In the darkest days of the Revolutionary War, John Jay admonished his fellow New Yorkers, “If we turn from our sins, He will turn from His anger. Then will our arms be crowned with success….Let us do our duty and victory will be our reward. Let a general reformation of manners take place; let no more widows and orphans…complain that you make a market of their distress, and take cruel advantage of their necessities.” George Mason of Virginia, speaking in the Constitutional Convention, was even bolder, taking square aim at the great national sin of slavery, which, he said, will “bring the judgment of heaven on a Country. As nations can not be rewarded or punished in the next world they must be in this. By an inevitable chain of causes & effects providence punishes national sins, by national calamities.”
Mason, of course, was not the last American statesman to employ the concepts of the Christian nation to warn his people of the terrible costs of racial injustice. Seventy-eight years later, Abraham Lincoln would famously adopt the same trope to assert, “If God wills that it [the Civil War] continue, until all the wealth piled by the bond-man’s two hundred and fifty years of unrequited toil shall be sunk, and until every drop of blood drawn with the lash, shall be paid by another drawn with the sword, as was said three thousand years ago, so still it must be said, ‘the judgments of the Lord, are true and righteous altogether.”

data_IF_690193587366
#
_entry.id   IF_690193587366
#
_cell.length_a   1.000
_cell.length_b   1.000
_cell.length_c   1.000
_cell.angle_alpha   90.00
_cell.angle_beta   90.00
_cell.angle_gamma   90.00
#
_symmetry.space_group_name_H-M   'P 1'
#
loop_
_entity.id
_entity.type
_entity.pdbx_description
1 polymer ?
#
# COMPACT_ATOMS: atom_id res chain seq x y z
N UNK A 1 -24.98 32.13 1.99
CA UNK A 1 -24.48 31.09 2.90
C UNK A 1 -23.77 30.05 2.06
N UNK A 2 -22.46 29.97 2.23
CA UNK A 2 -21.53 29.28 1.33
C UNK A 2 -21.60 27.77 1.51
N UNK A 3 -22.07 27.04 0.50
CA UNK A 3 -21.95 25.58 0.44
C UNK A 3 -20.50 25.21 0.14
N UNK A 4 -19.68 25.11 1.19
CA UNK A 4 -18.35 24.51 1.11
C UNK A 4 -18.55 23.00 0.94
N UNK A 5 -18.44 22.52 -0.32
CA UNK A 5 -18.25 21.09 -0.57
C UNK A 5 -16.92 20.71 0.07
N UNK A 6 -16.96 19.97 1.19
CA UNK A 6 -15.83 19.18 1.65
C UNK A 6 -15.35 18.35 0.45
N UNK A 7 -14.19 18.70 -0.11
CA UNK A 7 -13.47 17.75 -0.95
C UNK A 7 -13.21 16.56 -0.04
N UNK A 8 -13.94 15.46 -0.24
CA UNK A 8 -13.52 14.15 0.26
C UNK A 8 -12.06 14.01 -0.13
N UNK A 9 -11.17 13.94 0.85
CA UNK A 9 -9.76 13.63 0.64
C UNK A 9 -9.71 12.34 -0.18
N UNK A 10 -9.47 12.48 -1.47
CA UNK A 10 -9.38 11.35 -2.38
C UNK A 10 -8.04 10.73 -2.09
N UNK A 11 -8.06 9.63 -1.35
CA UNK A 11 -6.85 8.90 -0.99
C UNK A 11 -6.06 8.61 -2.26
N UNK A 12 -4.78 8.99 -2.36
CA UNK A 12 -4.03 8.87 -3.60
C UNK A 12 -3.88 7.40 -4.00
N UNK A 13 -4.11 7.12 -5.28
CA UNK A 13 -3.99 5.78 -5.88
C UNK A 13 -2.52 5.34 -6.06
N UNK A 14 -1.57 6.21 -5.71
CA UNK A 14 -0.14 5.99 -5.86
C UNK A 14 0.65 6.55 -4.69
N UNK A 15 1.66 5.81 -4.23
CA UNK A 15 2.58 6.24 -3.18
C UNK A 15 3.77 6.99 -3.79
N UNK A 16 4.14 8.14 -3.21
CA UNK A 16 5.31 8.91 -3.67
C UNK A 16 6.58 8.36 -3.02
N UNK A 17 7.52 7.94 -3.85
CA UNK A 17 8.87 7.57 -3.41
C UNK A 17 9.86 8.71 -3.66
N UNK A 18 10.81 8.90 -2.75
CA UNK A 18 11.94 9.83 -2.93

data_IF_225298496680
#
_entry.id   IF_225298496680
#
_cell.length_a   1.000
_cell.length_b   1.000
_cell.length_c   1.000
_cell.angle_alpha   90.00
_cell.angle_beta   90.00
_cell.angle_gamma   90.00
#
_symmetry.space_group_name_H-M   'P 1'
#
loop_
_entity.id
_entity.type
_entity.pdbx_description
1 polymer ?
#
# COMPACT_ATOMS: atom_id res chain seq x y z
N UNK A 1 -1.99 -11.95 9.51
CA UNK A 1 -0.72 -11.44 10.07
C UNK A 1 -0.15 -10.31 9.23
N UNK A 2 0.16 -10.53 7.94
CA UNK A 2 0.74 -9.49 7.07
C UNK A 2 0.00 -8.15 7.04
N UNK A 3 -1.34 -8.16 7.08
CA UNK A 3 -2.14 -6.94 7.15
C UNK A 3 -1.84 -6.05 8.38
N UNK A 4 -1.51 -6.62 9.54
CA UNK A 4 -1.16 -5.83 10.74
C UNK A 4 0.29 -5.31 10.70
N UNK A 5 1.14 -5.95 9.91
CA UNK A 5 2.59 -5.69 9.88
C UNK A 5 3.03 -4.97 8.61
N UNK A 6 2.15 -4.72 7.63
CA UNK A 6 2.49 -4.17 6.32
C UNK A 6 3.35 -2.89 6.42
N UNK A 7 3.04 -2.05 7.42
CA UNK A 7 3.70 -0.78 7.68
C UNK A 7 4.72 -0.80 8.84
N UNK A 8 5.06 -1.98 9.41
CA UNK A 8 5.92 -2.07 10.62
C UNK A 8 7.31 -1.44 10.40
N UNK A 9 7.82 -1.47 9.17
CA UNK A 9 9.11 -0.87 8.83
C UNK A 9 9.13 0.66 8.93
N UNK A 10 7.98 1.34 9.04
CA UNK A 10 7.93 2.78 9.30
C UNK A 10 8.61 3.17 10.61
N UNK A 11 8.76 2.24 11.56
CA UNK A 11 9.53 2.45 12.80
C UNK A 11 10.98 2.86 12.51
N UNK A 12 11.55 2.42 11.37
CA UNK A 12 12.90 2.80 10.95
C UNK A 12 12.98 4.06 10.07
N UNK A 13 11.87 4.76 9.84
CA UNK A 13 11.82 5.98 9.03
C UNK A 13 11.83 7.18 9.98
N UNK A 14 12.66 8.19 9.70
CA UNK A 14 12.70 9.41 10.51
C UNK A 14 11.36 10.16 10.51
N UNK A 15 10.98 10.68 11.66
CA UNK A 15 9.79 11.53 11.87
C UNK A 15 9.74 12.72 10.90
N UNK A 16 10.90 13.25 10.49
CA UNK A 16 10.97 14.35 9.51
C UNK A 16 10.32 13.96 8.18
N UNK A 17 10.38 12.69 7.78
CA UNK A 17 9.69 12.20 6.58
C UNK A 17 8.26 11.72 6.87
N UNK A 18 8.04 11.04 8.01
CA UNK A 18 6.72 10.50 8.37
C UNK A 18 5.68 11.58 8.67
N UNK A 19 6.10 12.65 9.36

Lincoln, indeed, was comparatively muted compared to many contemporaries; Julia Ward Howe’s “Battle Hymn of the Republic” is surely one of the clearest exhibits of Christian nationalism in American history. Throughout America’s history, preachers, statesmen, and ordinary citizens have constantly appealed to the language and the images of the Christian scriptures to make sense of their experiences and to call one another to a higher ideal. Anchoring themselves confidently within the Exodus and Reformation narratives of liberation from bondage, they have exhorted their fellow citizens to pursue the virtues befitting a Christian people and have demanded the liberation of the oppressed. Voting to begin the extinction of slavery in 1780, Pennsylvania legislators declared, “grateful … of the manifold blessings which we have undeservedly received from the hand of that Being from whom every good and perfect gift cometh [James 1:17] … we conceive that it is our duty, and we rejoice that it is in our power to extend a portion of that freedom to others, which hath been extended to us.”